When the weather and rocket Falcon 9 work together, the first batch of SpaceX Internet satellites will launch from Florida on Wednesday night. With a mass of 1
The Wednesday missile launches 60 Starlink satellites, each weighing 227 kg, at an altitude of 440 km. This is the first block of Starlink satellites for a potentially much larger constellation. They will help SpaceX measure performance and run tests on several key systems. In the coming months, six more launches with payloads of similar size will be added to these first satellites. These launches will bring the constellation to an initial "operational" capability.
There is no guarantee that everything will go well, SpaceX founder Elon Musk said during a teleconference with reporters on Wednesday night. "That's very difficult," Musk said. "There are many new technologies, so it's possible that some of these satellites will not work, there's little chance that all of these satellites will not work."
Starting and Sharing
The startup window will open at 10:00 am Wednesday at 3:00 pm (Thursday at 2:30 am UTC) and will close 90 minutes later. On Thursday, a backup startup window will be opened at the same time. Weather conditions are currently predicted to be 80 percent favorable for takeoff.
The first part of the launch is known to people who have previously watched a SpaceX launch. This first leg of Falcon 9 has already flown twice and will try to land on the drone Of course, I still love in the Atlantic. The actual action will take place about 1 hour and 2 minutes after launch, when the second stage begins with the deployment of the Starlink satellites.
– Elon Musk (@elonmusk) May 12, 2019
To save mass, each of the 60 satellites will not have their own release mechanism, like a feather. Instead, Musk explained, the Falcon Rocket's upper stage begins a very slow rotation, and each of the satellites is released sequentially with a different rotational inertia.
"It will almost look like you're going to spread a deck of cards on it," Musk said. There may indeed be contact between the Starlink satellites, but they are designed to handle it.
After deployment, the satellites will turn on their ion engines and open their solar panels. You will move on your own to a height of 550 km. Musk said he was concerned about the use of solar modules and found that there are two different mechanisms of using the satellite for this purpose. He also said that the satellites have incorporated new technology with the engines as well as phased array antennas that have not yet been fully space-tested.
The satellites should control the costs. For example, anyone will maneuver with Hall effect thrusters – ion thrusters where the propellant is accelerated by an electric field. The conventional fuel for such an engine is xenon, which offers high performance. The Starlink satellites, however, will use another noble gas: krypton. It has a lower density, so the satellite tanks must be larger and it offers less power than xenon. But krypton can be bought at only one tenth of the xenon cost, which is important when a company wants to stock up on thousands of satellites.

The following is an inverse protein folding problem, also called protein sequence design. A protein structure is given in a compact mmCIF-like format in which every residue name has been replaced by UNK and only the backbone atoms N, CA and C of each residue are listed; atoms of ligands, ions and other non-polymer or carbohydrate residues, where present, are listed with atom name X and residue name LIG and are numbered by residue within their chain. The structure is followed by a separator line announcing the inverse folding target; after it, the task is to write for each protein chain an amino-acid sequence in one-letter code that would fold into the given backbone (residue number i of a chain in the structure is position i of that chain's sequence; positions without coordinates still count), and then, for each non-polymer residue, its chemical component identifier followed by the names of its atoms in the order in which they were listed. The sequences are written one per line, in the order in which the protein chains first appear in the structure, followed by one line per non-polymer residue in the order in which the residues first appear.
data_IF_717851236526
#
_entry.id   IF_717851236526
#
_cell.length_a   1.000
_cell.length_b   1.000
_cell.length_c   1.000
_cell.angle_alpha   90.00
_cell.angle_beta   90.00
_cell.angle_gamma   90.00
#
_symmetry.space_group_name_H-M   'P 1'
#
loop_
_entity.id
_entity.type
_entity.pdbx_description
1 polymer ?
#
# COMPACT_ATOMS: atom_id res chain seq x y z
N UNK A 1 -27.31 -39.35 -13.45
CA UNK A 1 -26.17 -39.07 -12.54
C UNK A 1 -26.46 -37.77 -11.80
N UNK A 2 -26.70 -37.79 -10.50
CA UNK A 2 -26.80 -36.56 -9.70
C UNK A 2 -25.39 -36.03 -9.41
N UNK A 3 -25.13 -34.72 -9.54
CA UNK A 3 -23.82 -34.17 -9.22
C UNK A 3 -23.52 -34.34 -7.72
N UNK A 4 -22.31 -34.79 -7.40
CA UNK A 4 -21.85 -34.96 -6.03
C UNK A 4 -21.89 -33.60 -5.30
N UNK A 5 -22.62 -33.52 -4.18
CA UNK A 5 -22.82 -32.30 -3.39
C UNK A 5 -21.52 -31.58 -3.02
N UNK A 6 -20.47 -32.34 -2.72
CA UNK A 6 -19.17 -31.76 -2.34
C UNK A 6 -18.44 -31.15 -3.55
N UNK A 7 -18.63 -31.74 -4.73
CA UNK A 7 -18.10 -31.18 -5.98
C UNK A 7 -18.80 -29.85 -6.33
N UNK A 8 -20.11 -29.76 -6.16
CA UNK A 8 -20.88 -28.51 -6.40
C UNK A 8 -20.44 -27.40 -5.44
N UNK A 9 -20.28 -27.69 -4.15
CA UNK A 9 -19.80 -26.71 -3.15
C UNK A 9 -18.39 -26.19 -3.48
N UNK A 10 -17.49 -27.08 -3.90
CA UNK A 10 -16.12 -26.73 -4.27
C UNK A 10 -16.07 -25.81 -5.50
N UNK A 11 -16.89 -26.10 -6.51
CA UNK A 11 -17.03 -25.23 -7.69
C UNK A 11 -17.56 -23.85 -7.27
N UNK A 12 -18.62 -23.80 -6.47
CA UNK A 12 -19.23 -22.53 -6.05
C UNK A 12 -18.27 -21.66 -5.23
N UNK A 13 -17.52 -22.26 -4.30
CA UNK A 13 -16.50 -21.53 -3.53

"It costs much less than xenon," Musk said of krypton. (He joked also on a question from Ars about this fuel that the satellites were immune to an invasion from Superman's homeworld.)
During the call, Musk said that every Starlink satellite costs more than it can put into orbit production costs. The list price for a launch of Falcon 9 is $ 62 million. Considering reuse rebates and wholesale rates, this means that the construction of the Starlink satellites costs well under $ 1 million.
SpaceX competes with about half a dozen other companies for the development of low-latency and high-latency satellites from space. One competitor, OneWeb, launched six of its own satellites in February. SpaceX, however, seems to be far ahead of the rest of the field.
With six more launches and a total of about 400 satellites, Musk said the constellation is capable of providing initial connectivity to the ground as it reaches the point. based users. A dozen launches brought "significant" connectivity, and 24 launches brought nearly worldwide service.
After several rounds of fundraising, SpaceX has enough capital to launch the first 400 satellites and sell the service to telecom companies and governments that target low and medium population density areas. If there are significant problems with the rollout or performance of the first 400 satellites, SpaceX would likely have to return to the capital markets.
Over time, Musk expects Starlink to become a commercial success for SpaceX and its goal of building a self-sufficient city on Mars. The potential sales volume for the introduction of the company amounts to approximately three billion US dollars per year. However, the conquest of just three percent of the global Internet market could bring in around $ 30 billion. "We see this as a way for SpaceX to generate revenue that can be used to develop more advanced rockets," he said.
Musk acknowledged the validity of concerns surrounding the debris of so many satellites (SpaceX has a license to launch more than 11,000 Starlink satellites, much more than the total number currently in orbit (about 2,000) However, he also said that the 500-kilometer altitude chosen and the design of the satellites will help to clean up the constellation due to the interaction with the Earth's atmosphere.
The launch webcast embedded below should be about 15 minutes before Start to start. [19659025StartderStarlinkmission